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  1. BlackBerry denied India patent for digital signature

BlackBerry denied India patent for digital signature

BlackBerry submitted that the present invention was directed to a system and method for efficient verification of digital signatures

By: | Chennai | Updated: May 14, 2016 9:36 AM
BlackBerry submitted that the present invention was directed to a system and method for efficient verification of digital signatures BlackBerry submitted that the present invention was directed to a system and method for efficient verification of digital signatures

Canadian multinational telecommunications company Research in Motion (RIM), currently known as BlackBerry, has been denied an Indian patent on the company’s claimed invention regarding a method of verifying digital signature especially in smaller devices like the mobile phones.

BlackBerry claimed that the invention relates generally to the processing of messages, such as e- mail messages, and more specifically to a system and method for validating certificates used in the processing of encoded messages.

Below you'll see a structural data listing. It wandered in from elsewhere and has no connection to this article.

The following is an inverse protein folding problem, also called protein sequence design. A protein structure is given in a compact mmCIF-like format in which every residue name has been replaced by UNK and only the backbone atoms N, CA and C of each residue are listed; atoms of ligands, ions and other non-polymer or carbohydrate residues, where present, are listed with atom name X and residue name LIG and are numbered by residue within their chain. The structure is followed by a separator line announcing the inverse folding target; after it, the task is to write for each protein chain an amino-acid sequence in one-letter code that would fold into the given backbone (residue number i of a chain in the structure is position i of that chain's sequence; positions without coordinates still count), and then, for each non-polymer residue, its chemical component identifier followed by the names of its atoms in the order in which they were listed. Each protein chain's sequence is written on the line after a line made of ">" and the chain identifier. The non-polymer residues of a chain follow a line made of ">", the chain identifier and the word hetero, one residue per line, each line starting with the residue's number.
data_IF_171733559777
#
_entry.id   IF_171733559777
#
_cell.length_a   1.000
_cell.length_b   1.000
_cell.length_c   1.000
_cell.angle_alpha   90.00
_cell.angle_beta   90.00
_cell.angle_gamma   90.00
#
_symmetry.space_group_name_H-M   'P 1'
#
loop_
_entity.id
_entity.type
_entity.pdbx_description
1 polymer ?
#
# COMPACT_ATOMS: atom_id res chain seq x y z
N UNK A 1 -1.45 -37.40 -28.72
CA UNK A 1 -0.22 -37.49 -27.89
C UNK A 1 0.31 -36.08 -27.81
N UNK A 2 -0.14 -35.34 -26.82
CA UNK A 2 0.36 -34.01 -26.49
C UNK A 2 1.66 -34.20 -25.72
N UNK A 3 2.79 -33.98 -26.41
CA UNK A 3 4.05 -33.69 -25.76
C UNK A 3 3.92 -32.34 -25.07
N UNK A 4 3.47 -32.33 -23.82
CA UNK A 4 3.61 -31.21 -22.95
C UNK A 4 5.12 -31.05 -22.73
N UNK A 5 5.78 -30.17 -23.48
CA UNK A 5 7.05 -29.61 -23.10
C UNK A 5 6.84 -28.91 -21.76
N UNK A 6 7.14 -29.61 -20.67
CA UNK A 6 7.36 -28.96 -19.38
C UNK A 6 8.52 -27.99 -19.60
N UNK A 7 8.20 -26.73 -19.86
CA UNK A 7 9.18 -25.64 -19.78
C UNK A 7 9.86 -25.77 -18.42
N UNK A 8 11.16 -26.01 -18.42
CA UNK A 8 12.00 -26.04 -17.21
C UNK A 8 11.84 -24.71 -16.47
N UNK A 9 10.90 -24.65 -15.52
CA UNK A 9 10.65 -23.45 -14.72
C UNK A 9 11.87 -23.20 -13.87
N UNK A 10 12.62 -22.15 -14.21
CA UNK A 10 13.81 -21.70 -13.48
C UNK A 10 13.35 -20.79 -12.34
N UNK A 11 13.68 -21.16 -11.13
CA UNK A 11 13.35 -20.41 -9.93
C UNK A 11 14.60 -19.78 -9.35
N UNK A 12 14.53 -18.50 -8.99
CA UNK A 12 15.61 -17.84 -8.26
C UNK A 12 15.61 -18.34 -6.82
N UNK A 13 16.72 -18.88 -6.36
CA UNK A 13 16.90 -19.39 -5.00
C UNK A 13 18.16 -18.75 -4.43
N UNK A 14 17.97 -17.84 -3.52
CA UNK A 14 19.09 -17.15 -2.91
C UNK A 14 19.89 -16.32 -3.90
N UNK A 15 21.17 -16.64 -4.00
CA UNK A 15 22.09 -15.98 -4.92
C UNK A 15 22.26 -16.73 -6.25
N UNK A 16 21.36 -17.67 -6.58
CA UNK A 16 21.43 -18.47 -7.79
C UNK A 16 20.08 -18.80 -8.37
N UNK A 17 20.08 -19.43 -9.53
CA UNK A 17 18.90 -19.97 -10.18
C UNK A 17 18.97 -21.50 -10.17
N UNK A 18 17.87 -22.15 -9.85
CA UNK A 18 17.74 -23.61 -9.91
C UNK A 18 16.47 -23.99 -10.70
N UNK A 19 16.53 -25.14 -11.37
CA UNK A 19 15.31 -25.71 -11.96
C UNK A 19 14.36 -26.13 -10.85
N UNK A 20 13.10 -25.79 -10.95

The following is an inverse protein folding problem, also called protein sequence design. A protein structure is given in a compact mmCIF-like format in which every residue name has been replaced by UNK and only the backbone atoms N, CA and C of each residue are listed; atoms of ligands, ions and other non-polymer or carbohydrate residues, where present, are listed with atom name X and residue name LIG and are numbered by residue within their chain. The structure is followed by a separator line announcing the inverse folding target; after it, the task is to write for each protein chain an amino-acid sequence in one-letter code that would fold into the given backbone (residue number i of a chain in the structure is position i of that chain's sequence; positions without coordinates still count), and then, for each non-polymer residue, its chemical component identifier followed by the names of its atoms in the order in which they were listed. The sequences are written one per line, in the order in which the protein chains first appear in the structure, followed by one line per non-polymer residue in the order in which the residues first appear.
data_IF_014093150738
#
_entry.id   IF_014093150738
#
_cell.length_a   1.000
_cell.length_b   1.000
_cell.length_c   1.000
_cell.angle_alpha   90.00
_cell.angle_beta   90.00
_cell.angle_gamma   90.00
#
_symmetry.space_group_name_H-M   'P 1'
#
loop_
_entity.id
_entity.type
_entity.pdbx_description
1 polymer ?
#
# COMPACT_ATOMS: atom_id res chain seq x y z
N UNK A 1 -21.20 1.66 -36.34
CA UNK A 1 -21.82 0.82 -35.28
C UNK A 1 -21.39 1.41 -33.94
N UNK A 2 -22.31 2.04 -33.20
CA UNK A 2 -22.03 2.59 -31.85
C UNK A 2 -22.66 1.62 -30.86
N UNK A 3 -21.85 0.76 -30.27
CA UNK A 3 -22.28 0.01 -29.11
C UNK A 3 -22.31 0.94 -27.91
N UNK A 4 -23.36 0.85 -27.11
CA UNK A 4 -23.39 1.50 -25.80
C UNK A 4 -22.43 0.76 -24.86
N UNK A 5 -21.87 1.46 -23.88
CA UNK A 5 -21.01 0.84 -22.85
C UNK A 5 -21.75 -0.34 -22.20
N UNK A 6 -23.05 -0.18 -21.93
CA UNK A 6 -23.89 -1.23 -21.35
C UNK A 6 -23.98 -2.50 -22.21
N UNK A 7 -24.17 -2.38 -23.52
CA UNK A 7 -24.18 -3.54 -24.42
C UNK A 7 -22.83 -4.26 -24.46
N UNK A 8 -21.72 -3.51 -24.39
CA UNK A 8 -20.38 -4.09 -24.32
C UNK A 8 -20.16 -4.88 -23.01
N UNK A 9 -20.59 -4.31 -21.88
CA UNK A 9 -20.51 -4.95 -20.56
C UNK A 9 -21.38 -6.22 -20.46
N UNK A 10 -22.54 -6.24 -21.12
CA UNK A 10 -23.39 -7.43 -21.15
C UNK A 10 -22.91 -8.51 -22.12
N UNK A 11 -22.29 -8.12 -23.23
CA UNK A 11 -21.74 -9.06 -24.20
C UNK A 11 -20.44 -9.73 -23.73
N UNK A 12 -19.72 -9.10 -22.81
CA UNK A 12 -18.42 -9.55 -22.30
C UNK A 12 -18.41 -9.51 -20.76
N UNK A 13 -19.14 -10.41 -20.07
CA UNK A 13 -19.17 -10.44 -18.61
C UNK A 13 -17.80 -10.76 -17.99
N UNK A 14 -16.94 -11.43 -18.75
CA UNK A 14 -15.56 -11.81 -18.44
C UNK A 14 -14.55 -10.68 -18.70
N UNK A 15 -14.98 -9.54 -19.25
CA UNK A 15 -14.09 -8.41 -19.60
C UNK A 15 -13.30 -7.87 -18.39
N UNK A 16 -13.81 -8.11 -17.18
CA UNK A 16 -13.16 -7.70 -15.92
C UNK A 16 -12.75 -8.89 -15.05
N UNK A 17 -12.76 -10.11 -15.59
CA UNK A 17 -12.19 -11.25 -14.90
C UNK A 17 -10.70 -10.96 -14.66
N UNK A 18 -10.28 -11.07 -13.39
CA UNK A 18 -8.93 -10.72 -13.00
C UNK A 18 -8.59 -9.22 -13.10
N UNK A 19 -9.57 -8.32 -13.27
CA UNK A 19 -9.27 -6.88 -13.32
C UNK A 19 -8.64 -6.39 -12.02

Although the company argued that the present invention solves technical issues relating to time consumption and cost involved in the verification process of smaller gadgets such as mobile devices, the patent office at Delhi refused to grant patent observing that the claims fall under Section 3 (k) of Section 3 of Patent Act 1970.

According to the Section 3 (k), mathematical and business methods, computer programmes per se or algorithms are categorised as non-patentable subject matter.

Rejecting the patent application, Ajay Singh Meena, assistant controller of patents & designs, observed that the subject matter of claimed invention was provided as executable software instructions stored in computer-readable media, such as mobile device. “The instructions for performing the steps of the method claims and execution of instruction are software features and are not physical constructional features. It is considered as a not patentable subject matter,” the assistant controller said.

BlackBerry, however, submitted that the present invention was directed to a system and method for efficient verification of digital signatures on certificates by storing certain information employed in signature verification operation for the purpose of reuse.

According to a patent document filed by the company, the verification process can be time-consuming and costly particularly where the verifications are performed on smaller devices, such as mobile devices. Where multiple certificates are processed on a user’s computing device, the same digital signature may be subject to verification more than once.

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